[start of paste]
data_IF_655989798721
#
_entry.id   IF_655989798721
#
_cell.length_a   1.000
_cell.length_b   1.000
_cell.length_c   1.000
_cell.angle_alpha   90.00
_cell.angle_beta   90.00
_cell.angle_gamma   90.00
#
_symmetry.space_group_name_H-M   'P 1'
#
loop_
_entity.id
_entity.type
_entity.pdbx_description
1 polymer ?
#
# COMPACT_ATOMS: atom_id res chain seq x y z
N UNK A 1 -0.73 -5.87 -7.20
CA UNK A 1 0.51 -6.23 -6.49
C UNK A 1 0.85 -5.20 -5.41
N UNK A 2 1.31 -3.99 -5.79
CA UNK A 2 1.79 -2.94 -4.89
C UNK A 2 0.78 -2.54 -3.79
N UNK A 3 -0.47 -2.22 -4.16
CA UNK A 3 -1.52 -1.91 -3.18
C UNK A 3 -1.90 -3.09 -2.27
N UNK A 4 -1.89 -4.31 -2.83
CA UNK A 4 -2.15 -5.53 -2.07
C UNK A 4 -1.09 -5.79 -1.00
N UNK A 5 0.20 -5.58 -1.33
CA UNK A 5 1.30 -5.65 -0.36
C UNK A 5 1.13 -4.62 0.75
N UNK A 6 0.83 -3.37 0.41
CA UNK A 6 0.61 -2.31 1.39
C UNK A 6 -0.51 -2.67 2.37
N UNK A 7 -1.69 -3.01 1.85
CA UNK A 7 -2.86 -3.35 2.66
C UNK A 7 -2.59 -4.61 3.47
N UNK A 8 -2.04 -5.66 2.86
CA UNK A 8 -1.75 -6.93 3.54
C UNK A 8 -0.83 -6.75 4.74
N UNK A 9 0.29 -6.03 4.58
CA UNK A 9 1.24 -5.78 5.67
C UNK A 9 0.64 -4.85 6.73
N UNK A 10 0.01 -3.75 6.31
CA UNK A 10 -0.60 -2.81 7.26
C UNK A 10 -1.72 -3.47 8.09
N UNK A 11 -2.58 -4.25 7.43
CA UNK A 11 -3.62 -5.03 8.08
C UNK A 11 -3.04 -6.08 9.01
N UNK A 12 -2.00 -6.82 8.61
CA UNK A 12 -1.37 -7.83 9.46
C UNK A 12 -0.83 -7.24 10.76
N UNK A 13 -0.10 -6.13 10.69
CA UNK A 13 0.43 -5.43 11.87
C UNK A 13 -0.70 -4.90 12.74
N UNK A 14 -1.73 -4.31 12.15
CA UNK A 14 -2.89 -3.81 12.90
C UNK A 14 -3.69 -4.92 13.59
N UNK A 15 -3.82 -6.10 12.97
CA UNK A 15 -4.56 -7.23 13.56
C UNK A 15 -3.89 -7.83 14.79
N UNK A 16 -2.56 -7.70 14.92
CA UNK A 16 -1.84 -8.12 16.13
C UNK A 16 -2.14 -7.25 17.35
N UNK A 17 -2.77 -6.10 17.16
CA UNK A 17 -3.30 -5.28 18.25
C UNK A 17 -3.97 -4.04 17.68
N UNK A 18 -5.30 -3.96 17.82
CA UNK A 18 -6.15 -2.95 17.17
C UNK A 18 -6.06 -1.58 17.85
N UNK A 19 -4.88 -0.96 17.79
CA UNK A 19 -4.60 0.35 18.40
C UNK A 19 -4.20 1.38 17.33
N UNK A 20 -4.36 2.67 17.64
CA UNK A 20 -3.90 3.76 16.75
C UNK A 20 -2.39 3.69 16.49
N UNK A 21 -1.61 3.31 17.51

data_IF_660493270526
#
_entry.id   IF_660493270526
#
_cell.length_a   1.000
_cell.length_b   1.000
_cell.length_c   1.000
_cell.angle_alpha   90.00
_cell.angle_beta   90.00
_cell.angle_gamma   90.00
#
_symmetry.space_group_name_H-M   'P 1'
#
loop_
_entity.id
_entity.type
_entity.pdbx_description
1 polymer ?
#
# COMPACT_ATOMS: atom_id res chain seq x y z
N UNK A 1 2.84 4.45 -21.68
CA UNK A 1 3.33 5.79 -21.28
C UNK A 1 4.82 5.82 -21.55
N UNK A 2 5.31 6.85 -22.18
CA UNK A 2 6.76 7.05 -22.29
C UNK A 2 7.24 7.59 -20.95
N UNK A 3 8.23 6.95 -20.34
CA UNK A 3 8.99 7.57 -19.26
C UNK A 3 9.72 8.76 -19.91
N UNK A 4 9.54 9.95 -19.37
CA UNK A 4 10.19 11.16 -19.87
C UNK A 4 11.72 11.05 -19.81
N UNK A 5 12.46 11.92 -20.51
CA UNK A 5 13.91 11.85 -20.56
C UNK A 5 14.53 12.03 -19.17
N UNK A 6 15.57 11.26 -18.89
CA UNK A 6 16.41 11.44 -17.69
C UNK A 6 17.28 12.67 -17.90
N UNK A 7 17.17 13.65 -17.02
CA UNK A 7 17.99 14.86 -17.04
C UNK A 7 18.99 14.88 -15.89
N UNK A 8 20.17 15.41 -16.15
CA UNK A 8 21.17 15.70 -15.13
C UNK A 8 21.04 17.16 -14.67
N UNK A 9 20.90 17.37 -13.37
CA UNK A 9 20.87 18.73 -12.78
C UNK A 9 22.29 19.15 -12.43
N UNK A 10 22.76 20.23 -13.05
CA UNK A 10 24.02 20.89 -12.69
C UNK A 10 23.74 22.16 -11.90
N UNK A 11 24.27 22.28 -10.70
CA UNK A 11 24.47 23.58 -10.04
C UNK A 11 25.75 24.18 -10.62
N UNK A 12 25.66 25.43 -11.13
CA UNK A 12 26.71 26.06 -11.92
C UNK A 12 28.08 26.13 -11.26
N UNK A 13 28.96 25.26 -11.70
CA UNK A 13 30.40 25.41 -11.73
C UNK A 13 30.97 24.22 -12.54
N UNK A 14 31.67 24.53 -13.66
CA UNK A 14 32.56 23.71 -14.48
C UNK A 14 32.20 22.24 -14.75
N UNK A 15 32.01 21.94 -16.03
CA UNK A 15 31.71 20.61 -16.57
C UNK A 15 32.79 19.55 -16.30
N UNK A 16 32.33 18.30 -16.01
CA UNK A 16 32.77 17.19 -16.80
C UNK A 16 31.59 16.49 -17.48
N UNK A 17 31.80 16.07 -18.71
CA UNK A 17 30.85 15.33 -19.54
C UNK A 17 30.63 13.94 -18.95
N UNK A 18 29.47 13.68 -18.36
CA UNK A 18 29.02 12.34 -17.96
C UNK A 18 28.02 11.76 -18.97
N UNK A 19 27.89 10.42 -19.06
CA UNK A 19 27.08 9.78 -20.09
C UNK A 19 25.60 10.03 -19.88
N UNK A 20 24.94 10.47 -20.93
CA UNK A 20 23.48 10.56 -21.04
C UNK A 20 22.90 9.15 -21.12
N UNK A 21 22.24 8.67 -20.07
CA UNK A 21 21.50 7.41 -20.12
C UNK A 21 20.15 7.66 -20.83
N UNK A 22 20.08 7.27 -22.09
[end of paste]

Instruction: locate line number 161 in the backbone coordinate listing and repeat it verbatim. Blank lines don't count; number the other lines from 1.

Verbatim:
C UNK A 20 22.90 9.15 -21.12